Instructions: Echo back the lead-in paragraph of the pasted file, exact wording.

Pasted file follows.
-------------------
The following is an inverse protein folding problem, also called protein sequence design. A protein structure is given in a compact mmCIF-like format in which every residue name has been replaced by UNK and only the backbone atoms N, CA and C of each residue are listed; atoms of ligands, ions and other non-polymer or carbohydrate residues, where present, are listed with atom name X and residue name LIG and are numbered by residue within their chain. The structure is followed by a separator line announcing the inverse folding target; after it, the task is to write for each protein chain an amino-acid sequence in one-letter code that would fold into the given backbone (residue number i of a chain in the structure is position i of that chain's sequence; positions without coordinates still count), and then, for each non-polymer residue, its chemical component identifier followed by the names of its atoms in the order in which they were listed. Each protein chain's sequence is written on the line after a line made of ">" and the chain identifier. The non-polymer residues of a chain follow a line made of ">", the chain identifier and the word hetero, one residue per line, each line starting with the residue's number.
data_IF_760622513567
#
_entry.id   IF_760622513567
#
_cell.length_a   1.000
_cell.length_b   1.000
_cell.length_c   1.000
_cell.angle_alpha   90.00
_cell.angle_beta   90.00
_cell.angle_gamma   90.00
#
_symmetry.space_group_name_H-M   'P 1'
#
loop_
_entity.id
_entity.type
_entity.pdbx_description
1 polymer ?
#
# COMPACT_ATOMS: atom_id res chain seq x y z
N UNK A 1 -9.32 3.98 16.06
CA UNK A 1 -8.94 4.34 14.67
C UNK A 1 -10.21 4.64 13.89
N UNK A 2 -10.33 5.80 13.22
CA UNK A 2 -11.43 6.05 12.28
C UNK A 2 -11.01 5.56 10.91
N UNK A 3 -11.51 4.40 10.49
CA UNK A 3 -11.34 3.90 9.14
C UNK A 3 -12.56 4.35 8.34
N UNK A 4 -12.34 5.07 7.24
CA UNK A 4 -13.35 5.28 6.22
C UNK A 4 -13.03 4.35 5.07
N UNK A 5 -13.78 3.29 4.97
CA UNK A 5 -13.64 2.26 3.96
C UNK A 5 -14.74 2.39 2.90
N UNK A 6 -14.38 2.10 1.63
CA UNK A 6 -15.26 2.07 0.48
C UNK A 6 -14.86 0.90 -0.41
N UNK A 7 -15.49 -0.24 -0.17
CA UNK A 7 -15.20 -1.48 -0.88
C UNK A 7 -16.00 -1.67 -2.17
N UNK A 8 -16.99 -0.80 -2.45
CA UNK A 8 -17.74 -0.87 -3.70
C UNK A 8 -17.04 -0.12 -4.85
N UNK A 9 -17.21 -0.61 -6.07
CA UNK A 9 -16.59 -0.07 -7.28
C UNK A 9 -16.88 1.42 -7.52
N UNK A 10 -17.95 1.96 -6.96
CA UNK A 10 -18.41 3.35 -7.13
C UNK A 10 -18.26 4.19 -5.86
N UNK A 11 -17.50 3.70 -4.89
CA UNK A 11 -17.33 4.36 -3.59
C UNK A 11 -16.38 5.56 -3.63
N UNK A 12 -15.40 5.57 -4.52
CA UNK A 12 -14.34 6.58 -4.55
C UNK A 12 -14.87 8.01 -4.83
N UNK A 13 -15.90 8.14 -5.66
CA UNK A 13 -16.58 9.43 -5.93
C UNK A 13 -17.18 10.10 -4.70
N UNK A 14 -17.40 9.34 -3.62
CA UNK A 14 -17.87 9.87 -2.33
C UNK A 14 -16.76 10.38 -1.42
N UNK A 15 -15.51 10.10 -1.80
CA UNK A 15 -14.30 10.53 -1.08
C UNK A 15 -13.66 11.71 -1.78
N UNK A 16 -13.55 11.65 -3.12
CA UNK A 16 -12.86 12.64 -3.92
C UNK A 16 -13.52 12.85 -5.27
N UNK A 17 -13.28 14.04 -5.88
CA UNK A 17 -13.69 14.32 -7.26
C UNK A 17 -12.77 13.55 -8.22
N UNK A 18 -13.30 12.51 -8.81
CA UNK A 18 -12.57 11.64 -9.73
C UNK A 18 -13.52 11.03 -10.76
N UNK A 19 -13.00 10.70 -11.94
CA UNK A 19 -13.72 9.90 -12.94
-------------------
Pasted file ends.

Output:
The following is an inverse protein folding problem, also called protein sequence design. A protein structure is given in a compact mmCIF-like format in which every residue name has been replaced by UNK and only the backbone atoms N, CA and C of each residue are listed; atoms of ligands, ions and other non-polymer or carbohydrate residues, where present, are listed with atom name X and residue name LIG and are numbered by residue within their chain. The structure is followed by a separator line announcing the inverse folding target; after it, the task is to write for each protein chain an amino-acid sequence in one-letter code that would fold into the given backbone (residue number i of a chain in the structure is position i of that chain's sequence; positions without coordinates still count), and then, for each non-polymer residue, its chemical component identifier followed by the names of its atoms in the order in which they were listed. Each protein chain's sequence is written on the line after a line made of ">" and the chain identifier. The non-polymer residues of a chain follow a line made of ">", the chain identifier and the word hetero, one residue per line, each line starting with the residue's number.